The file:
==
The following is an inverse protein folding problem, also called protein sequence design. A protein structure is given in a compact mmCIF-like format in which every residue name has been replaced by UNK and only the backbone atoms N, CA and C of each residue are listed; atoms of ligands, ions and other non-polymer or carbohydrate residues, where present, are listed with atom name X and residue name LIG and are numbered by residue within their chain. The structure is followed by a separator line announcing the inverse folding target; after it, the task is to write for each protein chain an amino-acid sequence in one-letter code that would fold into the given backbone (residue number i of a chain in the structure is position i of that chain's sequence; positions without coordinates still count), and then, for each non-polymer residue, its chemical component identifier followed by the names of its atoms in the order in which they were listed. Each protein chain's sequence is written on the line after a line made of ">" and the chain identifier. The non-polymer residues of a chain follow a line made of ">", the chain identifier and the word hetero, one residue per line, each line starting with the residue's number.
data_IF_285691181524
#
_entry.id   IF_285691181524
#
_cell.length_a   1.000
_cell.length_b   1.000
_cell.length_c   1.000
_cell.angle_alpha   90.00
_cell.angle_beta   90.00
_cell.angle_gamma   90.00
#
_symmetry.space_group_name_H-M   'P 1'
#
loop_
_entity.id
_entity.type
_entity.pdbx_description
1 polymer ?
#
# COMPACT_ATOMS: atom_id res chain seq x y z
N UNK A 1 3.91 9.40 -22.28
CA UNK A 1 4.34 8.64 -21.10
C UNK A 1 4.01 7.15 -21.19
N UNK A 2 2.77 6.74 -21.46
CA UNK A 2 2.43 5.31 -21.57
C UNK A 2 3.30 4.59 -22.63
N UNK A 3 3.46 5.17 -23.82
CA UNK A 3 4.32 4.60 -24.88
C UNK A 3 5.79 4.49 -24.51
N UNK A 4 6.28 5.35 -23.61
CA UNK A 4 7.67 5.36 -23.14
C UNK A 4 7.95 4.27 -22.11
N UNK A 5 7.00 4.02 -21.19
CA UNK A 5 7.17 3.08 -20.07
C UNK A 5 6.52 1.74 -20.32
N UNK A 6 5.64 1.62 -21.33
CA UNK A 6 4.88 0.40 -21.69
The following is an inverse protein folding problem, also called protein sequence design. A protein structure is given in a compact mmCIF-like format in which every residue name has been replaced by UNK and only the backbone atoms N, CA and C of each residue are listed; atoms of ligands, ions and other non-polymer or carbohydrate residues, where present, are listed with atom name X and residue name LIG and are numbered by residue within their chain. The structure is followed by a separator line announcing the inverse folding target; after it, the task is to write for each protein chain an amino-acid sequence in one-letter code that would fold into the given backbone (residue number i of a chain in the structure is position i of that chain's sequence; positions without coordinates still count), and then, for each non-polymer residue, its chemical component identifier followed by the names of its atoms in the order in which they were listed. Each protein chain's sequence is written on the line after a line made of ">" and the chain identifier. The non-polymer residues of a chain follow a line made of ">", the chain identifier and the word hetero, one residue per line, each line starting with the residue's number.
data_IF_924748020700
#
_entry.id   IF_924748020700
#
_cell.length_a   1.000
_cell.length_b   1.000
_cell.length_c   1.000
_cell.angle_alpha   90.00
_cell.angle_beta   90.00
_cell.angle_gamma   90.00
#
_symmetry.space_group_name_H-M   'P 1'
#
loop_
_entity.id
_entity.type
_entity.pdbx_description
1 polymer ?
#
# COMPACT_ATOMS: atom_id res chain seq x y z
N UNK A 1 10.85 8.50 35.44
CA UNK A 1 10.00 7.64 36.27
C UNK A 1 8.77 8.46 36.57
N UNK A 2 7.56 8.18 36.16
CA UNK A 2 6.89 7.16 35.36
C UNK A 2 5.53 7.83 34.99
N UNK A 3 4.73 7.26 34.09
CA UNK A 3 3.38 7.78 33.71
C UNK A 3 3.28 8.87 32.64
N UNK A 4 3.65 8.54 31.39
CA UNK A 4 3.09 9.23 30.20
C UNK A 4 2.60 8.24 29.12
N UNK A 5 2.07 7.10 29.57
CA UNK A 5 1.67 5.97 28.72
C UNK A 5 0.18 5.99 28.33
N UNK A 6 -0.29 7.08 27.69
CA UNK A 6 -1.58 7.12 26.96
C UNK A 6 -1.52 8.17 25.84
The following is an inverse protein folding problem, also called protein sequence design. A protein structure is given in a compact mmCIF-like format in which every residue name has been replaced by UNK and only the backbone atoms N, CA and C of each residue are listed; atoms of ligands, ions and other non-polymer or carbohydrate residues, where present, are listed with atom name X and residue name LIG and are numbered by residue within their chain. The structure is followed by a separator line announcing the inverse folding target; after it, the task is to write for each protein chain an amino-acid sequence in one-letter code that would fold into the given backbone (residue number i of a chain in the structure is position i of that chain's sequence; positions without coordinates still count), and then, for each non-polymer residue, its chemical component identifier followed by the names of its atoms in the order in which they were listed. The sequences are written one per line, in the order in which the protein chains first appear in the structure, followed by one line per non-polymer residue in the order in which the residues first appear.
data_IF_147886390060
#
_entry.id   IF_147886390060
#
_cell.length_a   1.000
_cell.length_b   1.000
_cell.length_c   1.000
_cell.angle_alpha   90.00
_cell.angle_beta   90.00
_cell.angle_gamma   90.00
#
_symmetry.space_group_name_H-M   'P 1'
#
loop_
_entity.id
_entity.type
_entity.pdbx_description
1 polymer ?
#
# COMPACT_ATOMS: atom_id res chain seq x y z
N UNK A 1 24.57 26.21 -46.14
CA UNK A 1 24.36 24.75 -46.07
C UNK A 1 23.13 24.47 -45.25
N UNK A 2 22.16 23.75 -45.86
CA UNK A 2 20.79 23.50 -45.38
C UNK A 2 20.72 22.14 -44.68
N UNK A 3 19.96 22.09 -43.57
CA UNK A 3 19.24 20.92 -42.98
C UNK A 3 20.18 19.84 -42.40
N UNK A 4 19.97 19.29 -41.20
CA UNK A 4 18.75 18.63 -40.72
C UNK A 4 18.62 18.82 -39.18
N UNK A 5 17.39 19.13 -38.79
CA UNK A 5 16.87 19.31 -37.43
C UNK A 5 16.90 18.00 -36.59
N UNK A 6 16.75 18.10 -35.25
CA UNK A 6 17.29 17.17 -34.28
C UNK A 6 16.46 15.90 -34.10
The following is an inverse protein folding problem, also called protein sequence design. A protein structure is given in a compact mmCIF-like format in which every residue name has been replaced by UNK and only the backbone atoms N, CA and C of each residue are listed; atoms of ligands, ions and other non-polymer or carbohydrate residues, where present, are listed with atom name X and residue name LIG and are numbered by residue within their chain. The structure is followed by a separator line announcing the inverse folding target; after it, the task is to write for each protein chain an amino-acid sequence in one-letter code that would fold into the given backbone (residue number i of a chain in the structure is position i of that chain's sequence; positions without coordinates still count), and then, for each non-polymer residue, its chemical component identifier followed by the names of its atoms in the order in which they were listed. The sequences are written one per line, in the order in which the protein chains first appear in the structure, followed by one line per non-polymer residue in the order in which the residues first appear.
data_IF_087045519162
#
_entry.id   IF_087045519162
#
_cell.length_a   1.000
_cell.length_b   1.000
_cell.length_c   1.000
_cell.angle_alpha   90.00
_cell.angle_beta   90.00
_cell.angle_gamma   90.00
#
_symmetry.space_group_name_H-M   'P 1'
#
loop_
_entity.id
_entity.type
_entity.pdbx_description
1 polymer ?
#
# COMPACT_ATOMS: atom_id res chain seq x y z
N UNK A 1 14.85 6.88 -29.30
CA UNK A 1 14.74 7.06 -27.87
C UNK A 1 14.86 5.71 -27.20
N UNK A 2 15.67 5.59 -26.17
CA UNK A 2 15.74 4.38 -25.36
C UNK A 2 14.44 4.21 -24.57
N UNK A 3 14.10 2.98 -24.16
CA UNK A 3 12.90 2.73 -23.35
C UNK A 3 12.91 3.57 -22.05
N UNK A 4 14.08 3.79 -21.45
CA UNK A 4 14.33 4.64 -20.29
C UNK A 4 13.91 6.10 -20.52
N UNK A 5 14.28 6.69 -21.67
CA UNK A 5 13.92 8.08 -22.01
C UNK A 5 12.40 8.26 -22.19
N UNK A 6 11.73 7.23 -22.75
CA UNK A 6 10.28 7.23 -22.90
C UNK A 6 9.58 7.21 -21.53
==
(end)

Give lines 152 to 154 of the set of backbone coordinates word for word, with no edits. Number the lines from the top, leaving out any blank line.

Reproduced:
C UNK A 5 12.40 8.26 -22.19
N UNK A 6 11.73 7.23 -22.75
CA UNK A 6 10.28 7.23 -22.90